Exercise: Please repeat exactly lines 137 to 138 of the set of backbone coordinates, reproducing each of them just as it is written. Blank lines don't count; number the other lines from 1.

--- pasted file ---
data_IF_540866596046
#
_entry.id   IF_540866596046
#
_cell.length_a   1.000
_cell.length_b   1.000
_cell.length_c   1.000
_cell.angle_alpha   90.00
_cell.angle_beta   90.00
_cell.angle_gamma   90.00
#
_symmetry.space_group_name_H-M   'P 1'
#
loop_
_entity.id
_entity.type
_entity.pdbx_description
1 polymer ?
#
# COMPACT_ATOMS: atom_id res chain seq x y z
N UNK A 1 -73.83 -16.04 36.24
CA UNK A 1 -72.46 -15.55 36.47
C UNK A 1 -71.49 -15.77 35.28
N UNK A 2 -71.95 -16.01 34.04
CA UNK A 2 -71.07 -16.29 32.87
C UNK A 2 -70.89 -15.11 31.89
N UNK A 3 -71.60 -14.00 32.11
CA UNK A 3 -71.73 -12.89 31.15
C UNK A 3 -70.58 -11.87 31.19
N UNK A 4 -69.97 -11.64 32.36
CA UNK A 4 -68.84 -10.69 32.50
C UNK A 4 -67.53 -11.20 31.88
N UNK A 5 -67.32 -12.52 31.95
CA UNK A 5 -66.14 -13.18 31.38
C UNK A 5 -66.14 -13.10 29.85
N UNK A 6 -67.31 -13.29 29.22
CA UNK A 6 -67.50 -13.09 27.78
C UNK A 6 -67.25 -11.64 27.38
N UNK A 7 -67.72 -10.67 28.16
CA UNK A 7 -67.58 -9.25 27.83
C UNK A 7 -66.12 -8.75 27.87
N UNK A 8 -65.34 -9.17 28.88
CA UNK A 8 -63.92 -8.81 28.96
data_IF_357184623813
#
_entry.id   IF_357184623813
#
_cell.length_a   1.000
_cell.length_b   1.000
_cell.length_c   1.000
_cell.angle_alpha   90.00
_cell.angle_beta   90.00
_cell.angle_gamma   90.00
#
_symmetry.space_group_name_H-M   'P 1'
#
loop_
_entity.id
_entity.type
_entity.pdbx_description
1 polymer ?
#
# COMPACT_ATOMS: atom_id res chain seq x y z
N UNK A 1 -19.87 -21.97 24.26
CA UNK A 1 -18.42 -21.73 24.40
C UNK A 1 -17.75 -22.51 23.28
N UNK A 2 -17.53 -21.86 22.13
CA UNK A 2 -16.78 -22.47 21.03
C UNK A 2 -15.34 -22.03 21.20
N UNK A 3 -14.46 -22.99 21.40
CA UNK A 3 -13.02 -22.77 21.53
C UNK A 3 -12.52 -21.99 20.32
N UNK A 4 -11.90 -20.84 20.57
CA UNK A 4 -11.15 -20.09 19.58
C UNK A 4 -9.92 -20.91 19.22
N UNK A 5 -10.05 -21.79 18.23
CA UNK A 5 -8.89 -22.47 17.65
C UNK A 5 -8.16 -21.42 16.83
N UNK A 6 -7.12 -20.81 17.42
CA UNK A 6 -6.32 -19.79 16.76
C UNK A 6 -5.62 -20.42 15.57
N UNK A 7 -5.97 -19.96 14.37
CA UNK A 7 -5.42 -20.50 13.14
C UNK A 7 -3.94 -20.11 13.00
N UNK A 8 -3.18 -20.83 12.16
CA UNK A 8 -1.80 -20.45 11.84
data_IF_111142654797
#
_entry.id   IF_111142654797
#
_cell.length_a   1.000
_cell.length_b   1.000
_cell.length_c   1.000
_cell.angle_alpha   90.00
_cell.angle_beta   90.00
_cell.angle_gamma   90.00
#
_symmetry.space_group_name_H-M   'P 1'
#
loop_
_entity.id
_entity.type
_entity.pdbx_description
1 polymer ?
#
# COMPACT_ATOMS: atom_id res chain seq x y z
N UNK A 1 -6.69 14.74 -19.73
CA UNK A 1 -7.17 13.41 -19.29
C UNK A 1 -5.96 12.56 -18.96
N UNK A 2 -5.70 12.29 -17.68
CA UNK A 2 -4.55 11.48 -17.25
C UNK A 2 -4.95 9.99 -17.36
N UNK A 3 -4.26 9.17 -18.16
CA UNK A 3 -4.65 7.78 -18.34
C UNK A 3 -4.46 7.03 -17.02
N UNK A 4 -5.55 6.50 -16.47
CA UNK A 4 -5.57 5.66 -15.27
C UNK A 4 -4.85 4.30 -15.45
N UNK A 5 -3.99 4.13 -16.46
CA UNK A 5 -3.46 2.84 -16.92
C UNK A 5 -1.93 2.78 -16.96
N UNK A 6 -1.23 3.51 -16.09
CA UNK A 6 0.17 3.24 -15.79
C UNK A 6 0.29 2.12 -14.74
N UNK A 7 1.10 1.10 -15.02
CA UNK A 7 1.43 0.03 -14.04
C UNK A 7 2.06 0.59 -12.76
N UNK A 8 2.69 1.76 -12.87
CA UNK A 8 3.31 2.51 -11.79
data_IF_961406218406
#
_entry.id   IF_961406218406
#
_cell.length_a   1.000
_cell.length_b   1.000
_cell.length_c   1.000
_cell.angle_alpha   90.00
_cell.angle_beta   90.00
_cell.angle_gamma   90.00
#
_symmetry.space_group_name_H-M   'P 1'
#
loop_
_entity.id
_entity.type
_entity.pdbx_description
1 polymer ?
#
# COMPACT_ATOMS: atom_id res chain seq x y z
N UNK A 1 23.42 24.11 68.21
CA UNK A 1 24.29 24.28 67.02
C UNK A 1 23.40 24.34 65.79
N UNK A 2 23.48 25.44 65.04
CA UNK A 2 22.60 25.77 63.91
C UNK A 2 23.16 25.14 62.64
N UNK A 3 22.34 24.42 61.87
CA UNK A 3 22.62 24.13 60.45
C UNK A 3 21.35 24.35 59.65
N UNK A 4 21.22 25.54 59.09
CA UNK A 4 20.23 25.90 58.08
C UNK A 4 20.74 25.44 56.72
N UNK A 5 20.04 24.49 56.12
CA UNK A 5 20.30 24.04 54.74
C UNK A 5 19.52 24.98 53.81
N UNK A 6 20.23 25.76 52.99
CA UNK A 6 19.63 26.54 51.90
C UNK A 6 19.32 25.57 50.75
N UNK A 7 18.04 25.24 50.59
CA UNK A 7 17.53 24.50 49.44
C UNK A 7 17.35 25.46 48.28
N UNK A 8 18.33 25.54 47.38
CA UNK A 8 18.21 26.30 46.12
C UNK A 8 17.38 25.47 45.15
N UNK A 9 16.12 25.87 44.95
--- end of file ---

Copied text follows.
_cell.angle_alpha   90.00
_cell.angle_beta   90.00